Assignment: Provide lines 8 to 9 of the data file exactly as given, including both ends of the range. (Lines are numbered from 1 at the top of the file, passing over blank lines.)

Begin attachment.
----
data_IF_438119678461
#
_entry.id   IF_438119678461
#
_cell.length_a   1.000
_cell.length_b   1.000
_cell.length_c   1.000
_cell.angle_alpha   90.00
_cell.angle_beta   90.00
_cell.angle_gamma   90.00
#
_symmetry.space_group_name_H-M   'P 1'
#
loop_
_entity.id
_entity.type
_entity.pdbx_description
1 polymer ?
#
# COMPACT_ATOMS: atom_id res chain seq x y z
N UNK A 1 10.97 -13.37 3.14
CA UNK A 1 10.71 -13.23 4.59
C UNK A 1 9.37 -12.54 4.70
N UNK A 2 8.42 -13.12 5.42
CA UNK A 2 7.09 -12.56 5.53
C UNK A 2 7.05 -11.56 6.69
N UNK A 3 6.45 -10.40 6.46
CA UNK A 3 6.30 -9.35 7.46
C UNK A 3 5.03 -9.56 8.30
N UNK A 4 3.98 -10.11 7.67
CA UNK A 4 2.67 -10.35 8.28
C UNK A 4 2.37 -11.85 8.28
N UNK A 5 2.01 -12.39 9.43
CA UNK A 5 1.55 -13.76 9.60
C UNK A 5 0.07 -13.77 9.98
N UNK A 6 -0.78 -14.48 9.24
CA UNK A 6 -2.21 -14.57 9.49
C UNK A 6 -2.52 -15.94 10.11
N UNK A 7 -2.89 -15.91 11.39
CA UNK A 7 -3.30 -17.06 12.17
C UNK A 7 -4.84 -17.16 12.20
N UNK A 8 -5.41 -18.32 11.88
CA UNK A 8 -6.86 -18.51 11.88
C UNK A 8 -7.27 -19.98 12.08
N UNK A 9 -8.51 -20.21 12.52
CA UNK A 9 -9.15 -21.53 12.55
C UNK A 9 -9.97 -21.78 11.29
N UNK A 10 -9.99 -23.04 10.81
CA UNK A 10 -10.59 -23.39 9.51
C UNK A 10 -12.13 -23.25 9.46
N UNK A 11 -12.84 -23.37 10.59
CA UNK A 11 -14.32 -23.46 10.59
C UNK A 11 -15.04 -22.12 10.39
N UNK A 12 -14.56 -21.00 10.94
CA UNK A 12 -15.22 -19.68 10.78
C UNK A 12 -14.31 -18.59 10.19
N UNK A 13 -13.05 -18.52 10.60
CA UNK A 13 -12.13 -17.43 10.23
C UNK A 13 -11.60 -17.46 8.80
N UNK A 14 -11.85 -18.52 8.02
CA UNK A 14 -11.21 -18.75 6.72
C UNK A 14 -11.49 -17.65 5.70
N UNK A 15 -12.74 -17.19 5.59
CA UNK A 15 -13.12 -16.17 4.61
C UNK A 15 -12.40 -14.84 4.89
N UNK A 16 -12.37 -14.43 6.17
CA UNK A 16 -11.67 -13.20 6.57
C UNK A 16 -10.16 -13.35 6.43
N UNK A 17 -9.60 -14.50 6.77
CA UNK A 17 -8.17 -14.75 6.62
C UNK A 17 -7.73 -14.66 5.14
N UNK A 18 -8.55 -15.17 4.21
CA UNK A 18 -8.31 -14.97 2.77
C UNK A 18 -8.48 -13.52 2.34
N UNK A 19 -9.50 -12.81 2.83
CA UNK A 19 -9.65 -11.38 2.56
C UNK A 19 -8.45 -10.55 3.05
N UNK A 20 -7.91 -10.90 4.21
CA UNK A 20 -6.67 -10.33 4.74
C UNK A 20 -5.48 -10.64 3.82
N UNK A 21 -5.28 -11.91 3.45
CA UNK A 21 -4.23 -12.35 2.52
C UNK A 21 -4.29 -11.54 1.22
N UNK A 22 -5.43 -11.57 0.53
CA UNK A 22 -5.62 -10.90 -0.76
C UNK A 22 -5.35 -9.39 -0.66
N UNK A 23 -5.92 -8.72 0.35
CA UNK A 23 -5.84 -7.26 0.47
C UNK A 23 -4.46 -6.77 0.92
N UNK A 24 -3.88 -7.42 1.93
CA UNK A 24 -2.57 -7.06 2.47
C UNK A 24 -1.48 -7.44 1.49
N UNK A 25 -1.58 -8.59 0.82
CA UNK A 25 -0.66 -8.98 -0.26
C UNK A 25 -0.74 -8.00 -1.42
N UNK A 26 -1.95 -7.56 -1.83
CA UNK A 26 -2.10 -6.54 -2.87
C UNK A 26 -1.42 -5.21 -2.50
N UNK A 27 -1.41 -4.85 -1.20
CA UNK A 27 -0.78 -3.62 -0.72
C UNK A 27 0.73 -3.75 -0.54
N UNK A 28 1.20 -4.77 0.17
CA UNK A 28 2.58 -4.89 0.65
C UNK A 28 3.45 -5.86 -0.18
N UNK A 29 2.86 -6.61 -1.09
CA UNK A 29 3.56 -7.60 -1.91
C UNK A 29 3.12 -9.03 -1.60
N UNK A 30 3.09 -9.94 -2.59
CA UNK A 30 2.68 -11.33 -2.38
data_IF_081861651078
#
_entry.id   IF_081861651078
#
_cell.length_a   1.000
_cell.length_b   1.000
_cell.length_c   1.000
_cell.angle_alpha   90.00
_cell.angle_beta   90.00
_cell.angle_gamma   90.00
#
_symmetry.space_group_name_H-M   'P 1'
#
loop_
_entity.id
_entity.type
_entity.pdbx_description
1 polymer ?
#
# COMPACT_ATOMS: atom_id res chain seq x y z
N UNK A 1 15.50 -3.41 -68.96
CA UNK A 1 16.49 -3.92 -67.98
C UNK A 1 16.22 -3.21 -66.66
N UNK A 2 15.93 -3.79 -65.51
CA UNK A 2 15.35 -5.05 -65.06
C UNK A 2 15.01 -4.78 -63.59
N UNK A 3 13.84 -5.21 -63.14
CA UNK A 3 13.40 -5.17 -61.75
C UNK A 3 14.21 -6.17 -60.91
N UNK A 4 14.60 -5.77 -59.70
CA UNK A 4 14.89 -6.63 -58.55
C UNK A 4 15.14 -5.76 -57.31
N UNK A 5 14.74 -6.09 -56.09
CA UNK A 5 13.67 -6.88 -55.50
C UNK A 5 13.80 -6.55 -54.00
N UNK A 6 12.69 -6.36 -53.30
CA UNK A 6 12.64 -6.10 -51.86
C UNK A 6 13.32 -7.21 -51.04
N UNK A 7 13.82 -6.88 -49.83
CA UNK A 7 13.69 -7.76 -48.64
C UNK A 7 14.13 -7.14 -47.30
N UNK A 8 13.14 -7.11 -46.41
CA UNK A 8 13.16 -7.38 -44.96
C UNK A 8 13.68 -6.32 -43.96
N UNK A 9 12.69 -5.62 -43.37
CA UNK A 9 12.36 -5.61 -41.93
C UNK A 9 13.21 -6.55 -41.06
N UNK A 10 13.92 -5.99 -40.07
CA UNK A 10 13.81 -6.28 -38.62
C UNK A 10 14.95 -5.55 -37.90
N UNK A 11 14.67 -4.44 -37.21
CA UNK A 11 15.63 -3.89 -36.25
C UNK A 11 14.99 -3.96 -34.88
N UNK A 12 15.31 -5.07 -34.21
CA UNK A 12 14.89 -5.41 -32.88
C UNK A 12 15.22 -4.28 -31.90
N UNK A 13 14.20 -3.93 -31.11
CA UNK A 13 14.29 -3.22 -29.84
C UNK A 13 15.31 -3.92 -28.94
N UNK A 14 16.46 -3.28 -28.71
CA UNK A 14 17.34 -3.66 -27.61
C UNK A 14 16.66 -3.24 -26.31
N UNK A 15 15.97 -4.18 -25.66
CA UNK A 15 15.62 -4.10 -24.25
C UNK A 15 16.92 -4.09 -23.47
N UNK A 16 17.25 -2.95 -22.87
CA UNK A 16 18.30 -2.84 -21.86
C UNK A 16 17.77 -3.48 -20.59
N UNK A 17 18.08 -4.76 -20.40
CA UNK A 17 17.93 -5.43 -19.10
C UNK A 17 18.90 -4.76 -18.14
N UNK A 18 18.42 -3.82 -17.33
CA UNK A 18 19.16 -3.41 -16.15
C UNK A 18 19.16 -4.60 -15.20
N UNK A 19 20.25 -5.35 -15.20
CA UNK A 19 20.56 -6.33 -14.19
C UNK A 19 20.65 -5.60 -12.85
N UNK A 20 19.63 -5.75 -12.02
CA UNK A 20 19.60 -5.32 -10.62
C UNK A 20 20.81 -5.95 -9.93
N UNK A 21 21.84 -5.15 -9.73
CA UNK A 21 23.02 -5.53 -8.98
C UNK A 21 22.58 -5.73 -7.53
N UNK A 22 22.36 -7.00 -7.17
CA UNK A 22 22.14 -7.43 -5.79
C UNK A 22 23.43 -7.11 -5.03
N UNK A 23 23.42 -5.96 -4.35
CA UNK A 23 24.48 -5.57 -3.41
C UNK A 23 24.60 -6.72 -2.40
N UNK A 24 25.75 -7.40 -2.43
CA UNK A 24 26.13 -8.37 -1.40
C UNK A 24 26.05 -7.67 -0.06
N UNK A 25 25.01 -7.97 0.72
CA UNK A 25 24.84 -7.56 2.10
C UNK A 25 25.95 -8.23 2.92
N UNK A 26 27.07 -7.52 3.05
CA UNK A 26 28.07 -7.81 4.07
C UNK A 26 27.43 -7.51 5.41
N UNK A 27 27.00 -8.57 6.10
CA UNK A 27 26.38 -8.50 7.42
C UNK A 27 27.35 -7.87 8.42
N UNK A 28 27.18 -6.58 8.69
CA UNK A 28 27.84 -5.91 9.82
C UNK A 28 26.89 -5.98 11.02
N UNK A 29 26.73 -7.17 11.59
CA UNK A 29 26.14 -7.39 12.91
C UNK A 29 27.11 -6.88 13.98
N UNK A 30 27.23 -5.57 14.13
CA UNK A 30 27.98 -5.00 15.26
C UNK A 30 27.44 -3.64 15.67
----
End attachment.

_cell.angle_alpha   90.00
_cell.angle_beta   90.00